[:>./       join them by taking the greatest number,
 *@]*            and setting spaces back to 0
<@#@,            call the above function NxM times, 
                   building up the results
('*'i.~,){&,"2   flatten the results, taking the position of the goal
1 i:~&,          last place the goal was 1 (before being overwritten to 2)

Java 8, 421 408 403 400 351 bytes

int M[][],v[][],l,L;m->{int i=(l=m.length)*(L=m[0].length);for(M=m,v=new int[l][L];m[--i%l][i/l]!=65;);return f(i%l,i/l,-1>>>1,-1);}int z(int x,int y,int r,int d){return x<l&y<L&x>=0&y>=0&&M[x][y]>32&v[x][y]<1?f(x,y,r,d):r;}int f(int x,int y,int r,int d){return M[x][y]>65?r>d?d:r:z(x,y-1,z(x-1,y,z(x,y+1,z(x+1,y,r,d+=v[x][y]=1),d),d),d)+(v[x][y]=0);}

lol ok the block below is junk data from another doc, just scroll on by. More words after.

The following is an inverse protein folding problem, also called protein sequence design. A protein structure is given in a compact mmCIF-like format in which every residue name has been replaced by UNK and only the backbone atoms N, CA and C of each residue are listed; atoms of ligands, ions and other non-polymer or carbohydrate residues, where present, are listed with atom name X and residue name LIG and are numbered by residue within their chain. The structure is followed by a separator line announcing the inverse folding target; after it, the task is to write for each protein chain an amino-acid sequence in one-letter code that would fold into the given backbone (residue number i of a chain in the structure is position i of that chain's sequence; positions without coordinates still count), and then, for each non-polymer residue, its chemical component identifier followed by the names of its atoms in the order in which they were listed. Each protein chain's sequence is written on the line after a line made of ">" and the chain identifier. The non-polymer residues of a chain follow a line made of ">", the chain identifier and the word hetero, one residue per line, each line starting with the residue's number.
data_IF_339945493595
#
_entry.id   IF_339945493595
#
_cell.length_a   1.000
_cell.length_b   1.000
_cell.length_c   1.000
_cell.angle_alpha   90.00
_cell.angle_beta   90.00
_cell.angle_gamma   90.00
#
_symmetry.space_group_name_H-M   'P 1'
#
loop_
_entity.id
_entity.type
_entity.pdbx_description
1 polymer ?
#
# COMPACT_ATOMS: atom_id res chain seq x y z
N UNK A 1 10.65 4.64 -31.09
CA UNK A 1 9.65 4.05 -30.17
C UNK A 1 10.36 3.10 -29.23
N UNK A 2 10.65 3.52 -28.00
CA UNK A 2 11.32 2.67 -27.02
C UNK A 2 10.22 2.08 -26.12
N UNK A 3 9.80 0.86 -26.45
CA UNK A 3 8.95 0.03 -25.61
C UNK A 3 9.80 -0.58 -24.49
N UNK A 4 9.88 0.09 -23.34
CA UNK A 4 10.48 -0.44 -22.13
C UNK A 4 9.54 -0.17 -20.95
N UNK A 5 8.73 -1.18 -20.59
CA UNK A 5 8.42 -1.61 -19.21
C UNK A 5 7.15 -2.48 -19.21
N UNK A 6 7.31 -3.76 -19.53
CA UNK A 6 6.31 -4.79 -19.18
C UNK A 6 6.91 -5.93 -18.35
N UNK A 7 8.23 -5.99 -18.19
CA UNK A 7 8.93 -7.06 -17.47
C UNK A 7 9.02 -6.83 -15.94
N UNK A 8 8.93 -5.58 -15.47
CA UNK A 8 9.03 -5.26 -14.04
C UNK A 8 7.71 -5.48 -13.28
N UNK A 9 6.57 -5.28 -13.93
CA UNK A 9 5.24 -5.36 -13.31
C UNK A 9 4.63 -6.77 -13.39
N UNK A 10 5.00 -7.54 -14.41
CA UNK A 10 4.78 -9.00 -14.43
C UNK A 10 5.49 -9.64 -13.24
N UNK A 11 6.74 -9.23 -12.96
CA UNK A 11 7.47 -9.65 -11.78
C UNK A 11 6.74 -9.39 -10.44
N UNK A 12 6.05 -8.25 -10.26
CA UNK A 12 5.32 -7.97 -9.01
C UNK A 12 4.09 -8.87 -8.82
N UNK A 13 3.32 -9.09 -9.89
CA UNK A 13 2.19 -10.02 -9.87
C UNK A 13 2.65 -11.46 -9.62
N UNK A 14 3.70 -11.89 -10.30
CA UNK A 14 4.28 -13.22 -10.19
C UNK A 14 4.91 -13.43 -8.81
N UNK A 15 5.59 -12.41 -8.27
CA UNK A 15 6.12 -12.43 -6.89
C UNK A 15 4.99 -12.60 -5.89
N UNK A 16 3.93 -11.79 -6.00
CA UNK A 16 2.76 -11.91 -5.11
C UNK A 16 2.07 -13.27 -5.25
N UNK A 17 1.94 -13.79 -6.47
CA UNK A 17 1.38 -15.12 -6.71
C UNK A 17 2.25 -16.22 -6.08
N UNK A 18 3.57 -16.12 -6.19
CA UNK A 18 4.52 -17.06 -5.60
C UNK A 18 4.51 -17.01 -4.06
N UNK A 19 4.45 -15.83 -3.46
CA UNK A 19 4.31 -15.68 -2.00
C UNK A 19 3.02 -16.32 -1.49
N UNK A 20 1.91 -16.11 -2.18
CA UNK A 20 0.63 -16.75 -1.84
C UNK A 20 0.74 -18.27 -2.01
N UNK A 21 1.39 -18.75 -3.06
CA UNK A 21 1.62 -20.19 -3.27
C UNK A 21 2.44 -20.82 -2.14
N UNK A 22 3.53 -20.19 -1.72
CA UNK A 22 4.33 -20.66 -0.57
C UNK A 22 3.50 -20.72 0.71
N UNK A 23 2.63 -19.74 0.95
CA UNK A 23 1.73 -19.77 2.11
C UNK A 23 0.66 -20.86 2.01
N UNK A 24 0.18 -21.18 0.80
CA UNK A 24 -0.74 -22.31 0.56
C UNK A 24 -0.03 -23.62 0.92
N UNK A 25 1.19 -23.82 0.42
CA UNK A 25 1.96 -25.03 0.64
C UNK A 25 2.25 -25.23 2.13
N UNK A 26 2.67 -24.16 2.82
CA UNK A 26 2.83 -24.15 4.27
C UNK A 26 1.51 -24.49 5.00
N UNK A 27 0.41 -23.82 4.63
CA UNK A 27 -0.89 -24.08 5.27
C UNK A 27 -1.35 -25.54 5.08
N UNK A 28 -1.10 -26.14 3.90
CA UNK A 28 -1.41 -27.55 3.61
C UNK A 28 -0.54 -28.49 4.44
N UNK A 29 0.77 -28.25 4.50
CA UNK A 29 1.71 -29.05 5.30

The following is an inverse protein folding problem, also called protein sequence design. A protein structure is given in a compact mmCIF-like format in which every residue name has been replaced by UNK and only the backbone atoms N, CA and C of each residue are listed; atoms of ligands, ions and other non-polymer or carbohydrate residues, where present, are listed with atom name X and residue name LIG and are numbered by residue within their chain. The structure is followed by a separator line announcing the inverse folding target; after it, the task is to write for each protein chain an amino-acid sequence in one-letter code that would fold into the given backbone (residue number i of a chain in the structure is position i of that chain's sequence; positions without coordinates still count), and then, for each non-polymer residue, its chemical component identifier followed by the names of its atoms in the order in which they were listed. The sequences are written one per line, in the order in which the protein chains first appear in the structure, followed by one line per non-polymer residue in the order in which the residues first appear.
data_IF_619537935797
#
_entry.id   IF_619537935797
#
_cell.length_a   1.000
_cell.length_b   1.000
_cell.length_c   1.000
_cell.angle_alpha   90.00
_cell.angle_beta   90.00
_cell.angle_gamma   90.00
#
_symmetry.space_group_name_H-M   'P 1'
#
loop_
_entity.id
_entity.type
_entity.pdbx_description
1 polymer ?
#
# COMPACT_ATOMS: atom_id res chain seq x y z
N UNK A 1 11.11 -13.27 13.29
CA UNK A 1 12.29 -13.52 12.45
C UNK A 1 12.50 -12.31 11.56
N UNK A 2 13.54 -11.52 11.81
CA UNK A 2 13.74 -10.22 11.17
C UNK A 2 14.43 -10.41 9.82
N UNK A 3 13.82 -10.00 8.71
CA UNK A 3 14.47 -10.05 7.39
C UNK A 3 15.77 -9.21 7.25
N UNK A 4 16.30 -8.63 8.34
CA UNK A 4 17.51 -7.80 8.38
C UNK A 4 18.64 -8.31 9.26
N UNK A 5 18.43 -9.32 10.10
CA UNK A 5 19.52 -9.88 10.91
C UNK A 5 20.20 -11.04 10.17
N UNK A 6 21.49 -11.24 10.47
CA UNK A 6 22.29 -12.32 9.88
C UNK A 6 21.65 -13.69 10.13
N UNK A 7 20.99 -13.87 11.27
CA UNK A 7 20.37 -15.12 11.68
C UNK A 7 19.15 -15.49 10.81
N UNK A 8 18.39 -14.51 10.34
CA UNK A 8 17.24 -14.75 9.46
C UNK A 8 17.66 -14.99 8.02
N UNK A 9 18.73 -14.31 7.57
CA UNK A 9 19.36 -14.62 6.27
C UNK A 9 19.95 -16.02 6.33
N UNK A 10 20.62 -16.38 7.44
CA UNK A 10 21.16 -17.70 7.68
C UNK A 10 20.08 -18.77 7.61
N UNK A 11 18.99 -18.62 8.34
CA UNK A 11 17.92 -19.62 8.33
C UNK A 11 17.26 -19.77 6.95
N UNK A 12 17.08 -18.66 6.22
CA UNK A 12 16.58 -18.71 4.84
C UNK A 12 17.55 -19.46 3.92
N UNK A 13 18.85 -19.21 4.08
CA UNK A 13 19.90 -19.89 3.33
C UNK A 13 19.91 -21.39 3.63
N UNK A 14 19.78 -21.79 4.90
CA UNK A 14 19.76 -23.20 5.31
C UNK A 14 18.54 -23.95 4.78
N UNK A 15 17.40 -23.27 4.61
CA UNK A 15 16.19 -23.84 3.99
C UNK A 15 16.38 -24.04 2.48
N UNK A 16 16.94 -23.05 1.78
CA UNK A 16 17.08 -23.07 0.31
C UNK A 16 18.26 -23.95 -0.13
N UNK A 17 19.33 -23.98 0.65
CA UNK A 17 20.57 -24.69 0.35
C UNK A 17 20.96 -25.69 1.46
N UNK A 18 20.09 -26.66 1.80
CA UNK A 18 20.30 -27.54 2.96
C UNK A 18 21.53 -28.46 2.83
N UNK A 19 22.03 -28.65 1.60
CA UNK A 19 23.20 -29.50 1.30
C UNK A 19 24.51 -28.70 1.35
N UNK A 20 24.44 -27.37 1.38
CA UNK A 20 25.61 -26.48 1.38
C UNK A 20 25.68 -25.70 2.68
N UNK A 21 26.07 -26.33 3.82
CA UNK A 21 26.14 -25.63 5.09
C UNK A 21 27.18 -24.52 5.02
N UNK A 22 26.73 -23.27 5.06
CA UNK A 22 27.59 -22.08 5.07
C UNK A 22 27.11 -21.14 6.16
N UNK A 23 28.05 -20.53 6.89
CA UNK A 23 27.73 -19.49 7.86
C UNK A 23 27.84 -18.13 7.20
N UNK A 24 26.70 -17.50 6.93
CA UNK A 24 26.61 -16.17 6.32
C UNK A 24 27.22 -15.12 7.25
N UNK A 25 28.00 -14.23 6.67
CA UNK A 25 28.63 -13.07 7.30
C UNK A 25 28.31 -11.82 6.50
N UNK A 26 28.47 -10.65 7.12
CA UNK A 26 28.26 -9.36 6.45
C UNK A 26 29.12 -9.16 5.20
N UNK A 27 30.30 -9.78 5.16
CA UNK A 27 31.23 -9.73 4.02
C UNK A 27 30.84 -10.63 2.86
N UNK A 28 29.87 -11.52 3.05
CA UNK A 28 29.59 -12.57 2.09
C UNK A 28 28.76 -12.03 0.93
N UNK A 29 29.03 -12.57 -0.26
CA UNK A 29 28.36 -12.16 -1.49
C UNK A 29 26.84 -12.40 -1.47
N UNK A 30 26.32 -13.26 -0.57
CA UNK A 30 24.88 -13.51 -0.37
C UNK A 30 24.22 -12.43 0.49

-57 bytes thanks to @ceilingcat.

Input as a matrix of bytes, with A as start and B as finish.

Try it online.


int M[][],                // Matrix on class-level, starting uninitialized
    v[][],                // Visited matrix on class-level, starting uninitialized
    l,L;                  // x and y dimensions on class-level, starting uninitialized

m->{                      // Method with integer-matrix as input and integer as return
 int i=(l=m.length)       //  Set `l` to the amount of rows
       *(L=m[0].length);  //  Set `L` to the amount of columns
                          //  And set `i` to the product of the two
 for(M=m,                 //  Set `M` to the input-matrix